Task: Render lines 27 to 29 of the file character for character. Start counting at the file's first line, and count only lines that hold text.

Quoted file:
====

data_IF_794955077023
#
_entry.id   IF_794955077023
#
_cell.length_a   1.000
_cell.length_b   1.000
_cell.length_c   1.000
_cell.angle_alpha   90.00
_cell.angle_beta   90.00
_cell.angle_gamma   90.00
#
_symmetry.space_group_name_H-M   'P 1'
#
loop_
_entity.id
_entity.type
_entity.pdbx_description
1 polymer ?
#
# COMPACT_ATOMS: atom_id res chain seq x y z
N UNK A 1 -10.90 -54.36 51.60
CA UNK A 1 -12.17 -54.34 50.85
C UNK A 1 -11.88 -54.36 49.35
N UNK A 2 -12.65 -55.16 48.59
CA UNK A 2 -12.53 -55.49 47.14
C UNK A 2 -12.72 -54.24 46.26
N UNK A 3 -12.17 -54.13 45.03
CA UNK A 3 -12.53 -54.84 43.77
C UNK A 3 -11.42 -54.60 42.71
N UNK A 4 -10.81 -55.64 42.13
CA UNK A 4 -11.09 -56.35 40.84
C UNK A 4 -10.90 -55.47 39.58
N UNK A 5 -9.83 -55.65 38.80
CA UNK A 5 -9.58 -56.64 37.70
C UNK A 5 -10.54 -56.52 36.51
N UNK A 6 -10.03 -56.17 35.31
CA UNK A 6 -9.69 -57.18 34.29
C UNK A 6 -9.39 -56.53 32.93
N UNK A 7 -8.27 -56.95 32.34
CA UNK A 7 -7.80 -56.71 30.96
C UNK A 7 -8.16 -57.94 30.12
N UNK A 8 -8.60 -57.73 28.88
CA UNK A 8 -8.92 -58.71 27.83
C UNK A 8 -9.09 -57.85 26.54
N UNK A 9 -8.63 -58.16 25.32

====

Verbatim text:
N UNK A 3 -12.17 -54.13 45.03
CA UNK A 3 -12.53 -54.84 43.77
C UNK A 3 -11.42 -54.60 42.71